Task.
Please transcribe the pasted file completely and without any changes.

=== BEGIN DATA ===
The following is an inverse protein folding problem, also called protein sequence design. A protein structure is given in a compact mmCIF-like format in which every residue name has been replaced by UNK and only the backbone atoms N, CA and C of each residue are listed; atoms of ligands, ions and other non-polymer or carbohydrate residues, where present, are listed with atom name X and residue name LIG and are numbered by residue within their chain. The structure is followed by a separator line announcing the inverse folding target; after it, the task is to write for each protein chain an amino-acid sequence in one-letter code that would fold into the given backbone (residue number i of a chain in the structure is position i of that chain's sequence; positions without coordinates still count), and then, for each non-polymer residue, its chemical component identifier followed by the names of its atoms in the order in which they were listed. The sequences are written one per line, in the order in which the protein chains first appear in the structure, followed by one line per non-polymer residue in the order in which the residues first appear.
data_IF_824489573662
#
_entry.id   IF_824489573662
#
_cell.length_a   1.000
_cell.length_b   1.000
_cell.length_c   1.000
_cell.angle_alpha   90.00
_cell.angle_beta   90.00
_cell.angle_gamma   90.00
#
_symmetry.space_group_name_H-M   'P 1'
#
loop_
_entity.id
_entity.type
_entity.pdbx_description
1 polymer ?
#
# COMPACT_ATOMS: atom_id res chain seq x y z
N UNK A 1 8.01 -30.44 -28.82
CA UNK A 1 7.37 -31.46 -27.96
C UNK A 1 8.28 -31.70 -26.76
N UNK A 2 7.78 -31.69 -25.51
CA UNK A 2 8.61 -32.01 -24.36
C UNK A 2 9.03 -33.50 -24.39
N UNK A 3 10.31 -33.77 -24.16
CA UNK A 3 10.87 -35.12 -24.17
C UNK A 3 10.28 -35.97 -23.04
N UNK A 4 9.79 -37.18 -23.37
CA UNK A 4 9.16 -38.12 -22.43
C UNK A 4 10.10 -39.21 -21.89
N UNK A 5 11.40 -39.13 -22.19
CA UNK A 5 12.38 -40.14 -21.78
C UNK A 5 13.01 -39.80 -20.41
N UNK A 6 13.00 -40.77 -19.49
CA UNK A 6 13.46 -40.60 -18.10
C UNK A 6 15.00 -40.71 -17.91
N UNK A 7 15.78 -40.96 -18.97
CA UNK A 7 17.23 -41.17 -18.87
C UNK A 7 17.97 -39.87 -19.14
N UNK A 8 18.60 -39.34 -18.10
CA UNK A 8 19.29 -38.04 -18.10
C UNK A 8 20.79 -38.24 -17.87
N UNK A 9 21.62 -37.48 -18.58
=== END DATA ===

The following is an inverse protein folding problem, also called protein sequence design. A protein structure is given in a compact mmCIF-like format in which every residue name has been replaced by UNK and only the backbone atoms N, CA and C of each residue are listed; atoms of ligands, ions and other non-polymer or carbohydrate residues, where present, are listed with atom name X and residue name LIG and are numbered by residue within their chain. The structure is followed by a separator line announcing the inverse folding target; after it, the task is to write for each protein chain an amino-acid sequence in one-letter code that would fold into the given backbone (residue number i of a chain in the structure is position i of that chain's sequence; positions without coordinates still count), and then, for each non-polymer residue, its chemical component identifier followed by the names of its atoms in the order in which they were listed. The sequences are written one per line, in the order in which the protein chains first appear in the structure, followed by one line per non-polymer residue in the order in which the residues first appear.
data_IF_824489573662
#
_entry.id   IF_824489573662
#
_cell.length_a   1.000
_cell.length_b   1.000
_cell.length_c   1.000
_cell.angle_alpha   90.00
_cell.angle_beta   90.00
_cell.angle_gamma   90.00
#
_symmetry.space_group_name_H-M   'P 1'
#
loop_
_entity.id
_entity.type
_entity.pdbx_description
1 polymer ?
#
# COMPACT_ATOMS: atom_id res chain seq x y z
N UNK A 1 8.01 -30.44 -28.82
CA UNK A 1 7.37 -31.46 -27.96
C UNK A 1 8.28 -31.70 -26.76
N UNK A 2 7.78 -31.69 -25.51
CA UNK A 2 8.61 -32.01 -24.36
C UNK A 2 9.03 -33.50 -24.39
N UNK A 3 10.31 -33.77 -24.16
CA UNK A 3 10.87 -35.12 -24.17
C UNK A 3 10.28 -35.97 -23.04
N UNK A 4 9.79 -37.18 -23.37
CA UNK A 4 9.16 -38.12 -22.43
C UNK A 4 10.10 -39.21 -21.89
N UNK A 5 11.40 -39.13 -22.19
CA UNK A 5 12.38 -40.14 -21.78
C UNK A 5 13.01 -39.80 -20.41
N UNK A 6 13.00 -40.77 -19.49
CA UNK A 6 13.46 -40.60 -18.10
C UNK A 6 15.00 -40.71 -17.91
N UNK A 7 15.78 -40.96 -18.97
CA UNK A 7 17.23 -41.17 -18.87
C UNK A 7 17.97 -39.87 -19.14
N UNK A 8 18.60 -39.34 -18.10
CA UNK A 8 19.29 -38.04 -18.10
C UNK A 8 20.79 -38.24 -17.87
N UNK A 9 21.62 -37.48 -18.58